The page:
Children’s museum now boasts river view

Prestigious institution opens to the public in new Mott Haven home on Dec. 3


The Bronx Children’s Museum unveiled its new 13,000-square-foot, sun-drenched home with sweeping views of the Harlem River last week. For the better part of a decade, the Bronx facility has been a “museum without walls,” operating out of a purple bus that roved the borough bringing exhibits to 15,000 Bronx residents annually. It’s been a favorite at Riverdale’s annual RiverFest.

Those days are over and executive director Carla Precht could not be happier.

The space is “a combination of a fine arts museum space and a children’s museum that emulates a natural landscape with all its beauty, twists and turns, surprises and diversity,” Precht said.

O’Neill McVoy Architects designed a sloping walkway that simulates a park path, with low curved acrylic walls to accommodate its visitors’ small stature and help caretakers keep an eye on them. They were inspired by Jean Piaget’s seminal mid-century study of space and cognitive development, “The Child’s Conception of Space.”

The design also follows accessibility guidelines and NYC Active Design Guidelines, which promote physical activity.

“The space reflects the fluidity of water, which is an overarching theme throughout the museum,” Precht said. “The children of the Bronx only deserve the best, and we think we have achieved just that — an unforgettable, beautiful space they will be proud of and will enjoy for years to come.”

The museum will open to the public Dec. 3 on the second floor of the 1925 powerhouse in Mill Pond Park at 725 Exterior St.

It shares the historic space with the city parks department, which has offices on the first floor.

Precht said Councilman Eric Dinowitz was instrumental in winning the endorsement of the Bronx’s city council delegation in the museum’s request to become a member of the city’s Cultural Institution Group, which includes the American Museum of Natural History, the Metropolitan Museum of Art, the New York Botanical Garden, and others.

The city assumes expanded financial responsibility for maintaining and operating these 34 institutions, so joining would be a huge financial boon.

The Bronx Children’s Museum tripled its budget the last three years, Precht said, but its bid to join the CIG would bring greater long-term financial stability. Current culture group members in the Bronx include the Bronx Museum of the Arts, the Bronx County Historical Society, Wave Hill, and the Wildlife Conservation Society, which operates the Bronx Zoo.

“There are many organizations that would like to be part of the CIG,” Precht said. “These decisions are made by the mayor. He will have the deciding vote. We’ve been advocating for it for years, but every time there’s a new mayor you have to start all over again.”

The museum also relies on city council members’ budgeted discretionary funds to be able to bring a variety of programming to schools. They teach students about local flora and fauna that live in the waterways and have even raised trout and released them into the watershed with pre-K classes. Those funds didn’t come through in Dinowitz’s district this year, but Precht is hopeful the school program funding will resume for northwest Bronx in the next fiscal year.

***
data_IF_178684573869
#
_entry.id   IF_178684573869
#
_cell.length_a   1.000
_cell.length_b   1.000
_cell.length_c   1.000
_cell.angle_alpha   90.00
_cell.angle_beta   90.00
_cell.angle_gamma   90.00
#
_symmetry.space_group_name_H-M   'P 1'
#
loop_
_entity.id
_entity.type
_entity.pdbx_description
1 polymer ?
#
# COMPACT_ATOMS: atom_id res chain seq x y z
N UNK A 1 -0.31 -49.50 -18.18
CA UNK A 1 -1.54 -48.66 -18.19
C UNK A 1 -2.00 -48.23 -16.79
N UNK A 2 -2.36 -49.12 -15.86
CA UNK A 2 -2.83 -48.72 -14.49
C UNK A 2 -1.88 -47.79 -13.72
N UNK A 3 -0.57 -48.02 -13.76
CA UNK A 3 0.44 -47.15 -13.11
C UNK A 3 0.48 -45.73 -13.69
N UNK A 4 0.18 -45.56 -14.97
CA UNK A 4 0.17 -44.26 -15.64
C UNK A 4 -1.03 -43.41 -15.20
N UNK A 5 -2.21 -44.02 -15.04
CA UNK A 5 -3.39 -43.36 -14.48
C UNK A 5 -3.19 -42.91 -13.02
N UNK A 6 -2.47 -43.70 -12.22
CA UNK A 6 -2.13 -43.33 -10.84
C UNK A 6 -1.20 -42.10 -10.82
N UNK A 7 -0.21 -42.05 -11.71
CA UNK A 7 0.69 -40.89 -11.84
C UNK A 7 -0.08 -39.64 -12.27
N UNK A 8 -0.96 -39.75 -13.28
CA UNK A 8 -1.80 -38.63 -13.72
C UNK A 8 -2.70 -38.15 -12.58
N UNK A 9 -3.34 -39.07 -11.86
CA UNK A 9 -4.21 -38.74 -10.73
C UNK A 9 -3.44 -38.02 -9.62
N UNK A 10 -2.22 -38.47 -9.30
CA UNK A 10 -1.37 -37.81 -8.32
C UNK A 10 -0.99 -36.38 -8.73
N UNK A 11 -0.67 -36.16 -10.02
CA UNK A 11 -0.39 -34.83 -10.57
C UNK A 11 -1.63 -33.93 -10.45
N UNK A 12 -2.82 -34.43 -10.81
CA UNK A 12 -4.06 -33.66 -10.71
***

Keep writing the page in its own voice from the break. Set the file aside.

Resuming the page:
A few lucky kids got a first glimpse of the museum Wednesday following a ribbon-cutting ceremony in the main exhibit area. They crawled around in a cave-like alcove built into the lower level and then wandered upstairs to try on a porcupine costume. They checked out “Boogie Down Bronx,” a miniature replica of a city neighborhood, complete with a community garden, and casita, with fantastical murals painted by 12 Bronx-based artists curated by Natalie Collette Wood.

On the other side of the museum, they sent tiny plastic barges floating down an indoor river built on a 30-foot water table. Meanwhile, the Harlem River gurgled and lapped against its banks just a few feet away outside.

“I was an avid supporter of this project in the city council, and I am proud to see it come to fruition,” said Bronx borough president Vanessa Gibson in a speech during the ribbon-cutting ceremony. “This project will give the Bronx a cultural resource center dedicated to providing our children an opportunity to dream big, express themselves, and aspire to be whatever they want to be.”

The $14 million project involved the collaboration of museum staff, the city department of design and construction, the parks department, and the department of cultural affairs. The historical powerhouse is the only remaining building on the Bronx Terminal Market site. Its ice-making and food storage capabilities made it an engineering marvel in the early 20th century. It has since been restored and permanently preserved by the city park’s department with modern features like a green roof, highly insulated walls, and new high-efficiency plumbing.

“Through this newly renovated building, we’re advancing equity and education, giving kids in the Bronx the museum space they deserve,” said parks commissioner Sue Donoghue, who also celebrated with the museum staff and elected officials at the ribbon-cutting ceremony Nov. 16.

“The Bronx has gone far too long as the only borough without a permanent children’s museum and now that ends,” said design and construction commissioner Thomas Foley. “Today’s ribbon cutting signifies the delivery of a much-needed investment for children in the Bronx.”


Abigail Nehring is a corps member with Report for America, a national service program that places journalists into local newsrooms.

Bronx Children's Museum, Carla Precht, Eric Dinowitz, Vanessa Gibson, Sue Donoghue, Thomas Foley